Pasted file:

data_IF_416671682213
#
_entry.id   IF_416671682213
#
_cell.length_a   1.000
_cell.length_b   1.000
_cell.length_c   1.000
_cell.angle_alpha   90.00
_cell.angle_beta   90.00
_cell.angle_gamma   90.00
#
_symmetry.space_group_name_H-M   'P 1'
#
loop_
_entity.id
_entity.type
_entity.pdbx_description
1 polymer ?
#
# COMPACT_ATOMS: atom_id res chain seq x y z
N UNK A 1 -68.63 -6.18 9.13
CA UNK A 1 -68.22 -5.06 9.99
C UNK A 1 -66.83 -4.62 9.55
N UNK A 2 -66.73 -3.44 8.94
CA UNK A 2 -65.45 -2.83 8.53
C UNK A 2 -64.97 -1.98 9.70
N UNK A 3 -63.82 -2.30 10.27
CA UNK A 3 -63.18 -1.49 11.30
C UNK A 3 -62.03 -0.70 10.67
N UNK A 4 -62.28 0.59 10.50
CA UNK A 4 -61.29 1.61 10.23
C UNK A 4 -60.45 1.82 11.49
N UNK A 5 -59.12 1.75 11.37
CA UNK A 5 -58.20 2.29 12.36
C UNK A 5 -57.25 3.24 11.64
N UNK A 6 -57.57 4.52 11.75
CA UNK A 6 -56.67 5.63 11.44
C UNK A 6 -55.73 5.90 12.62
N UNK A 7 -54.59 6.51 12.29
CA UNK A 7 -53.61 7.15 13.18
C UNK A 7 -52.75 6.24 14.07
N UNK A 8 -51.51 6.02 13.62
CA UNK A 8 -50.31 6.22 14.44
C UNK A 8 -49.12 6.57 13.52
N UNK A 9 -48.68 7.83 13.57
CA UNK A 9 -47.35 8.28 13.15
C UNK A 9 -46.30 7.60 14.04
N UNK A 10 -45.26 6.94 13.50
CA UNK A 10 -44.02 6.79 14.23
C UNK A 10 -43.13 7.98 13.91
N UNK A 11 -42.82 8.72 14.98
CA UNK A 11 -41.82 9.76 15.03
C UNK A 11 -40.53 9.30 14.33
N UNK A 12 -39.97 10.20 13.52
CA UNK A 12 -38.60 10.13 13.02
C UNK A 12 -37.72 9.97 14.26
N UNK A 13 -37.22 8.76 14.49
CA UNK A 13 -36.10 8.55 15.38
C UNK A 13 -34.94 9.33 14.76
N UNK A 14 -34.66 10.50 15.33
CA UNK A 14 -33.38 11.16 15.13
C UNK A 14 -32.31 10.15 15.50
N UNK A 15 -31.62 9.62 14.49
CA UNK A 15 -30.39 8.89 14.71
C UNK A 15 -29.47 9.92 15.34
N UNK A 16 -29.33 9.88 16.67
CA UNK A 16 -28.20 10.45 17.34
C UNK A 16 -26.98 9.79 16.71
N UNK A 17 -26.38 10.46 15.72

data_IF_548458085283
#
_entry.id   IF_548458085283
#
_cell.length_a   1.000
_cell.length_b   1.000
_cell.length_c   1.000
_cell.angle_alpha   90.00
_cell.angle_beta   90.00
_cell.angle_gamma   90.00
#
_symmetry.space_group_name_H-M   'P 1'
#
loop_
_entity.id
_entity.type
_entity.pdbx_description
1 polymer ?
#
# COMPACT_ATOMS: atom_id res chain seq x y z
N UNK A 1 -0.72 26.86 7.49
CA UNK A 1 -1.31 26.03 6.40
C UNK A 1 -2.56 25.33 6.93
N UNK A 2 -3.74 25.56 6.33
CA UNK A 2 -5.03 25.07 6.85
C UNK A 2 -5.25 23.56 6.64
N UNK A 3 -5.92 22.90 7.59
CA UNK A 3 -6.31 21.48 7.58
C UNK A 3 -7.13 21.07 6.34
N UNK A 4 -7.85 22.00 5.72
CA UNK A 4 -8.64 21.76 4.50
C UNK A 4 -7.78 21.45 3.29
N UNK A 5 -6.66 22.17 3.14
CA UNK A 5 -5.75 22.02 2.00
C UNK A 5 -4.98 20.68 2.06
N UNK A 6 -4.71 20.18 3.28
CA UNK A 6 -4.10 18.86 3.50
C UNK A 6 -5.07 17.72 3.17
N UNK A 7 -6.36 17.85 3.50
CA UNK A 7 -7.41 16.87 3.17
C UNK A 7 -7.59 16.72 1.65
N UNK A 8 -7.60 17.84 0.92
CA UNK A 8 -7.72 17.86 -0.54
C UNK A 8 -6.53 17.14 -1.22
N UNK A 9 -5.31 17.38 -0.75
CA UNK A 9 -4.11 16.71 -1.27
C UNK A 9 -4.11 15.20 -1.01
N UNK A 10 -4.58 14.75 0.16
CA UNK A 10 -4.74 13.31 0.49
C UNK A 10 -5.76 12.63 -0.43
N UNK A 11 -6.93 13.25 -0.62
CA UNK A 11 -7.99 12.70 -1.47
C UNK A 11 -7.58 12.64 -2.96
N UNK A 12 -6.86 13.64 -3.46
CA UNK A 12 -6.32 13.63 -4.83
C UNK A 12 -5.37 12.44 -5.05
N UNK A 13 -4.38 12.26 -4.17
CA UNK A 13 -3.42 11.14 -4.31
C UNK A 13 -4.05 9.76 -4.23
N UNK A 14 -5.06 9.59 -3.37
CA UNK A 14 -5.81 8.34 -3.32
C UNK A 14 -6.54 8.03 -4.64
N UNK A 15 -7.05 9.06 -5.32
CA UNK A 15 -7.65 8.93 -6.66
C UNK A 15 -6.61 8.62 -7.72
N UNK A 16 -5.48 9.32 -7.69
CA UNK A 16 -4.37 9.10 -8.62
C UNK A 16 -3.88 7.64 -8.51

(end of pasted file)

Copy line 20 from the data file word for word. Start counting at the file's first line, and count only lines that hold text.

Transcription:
# COMPACT_ATOMS: atom_id res chain seq x y z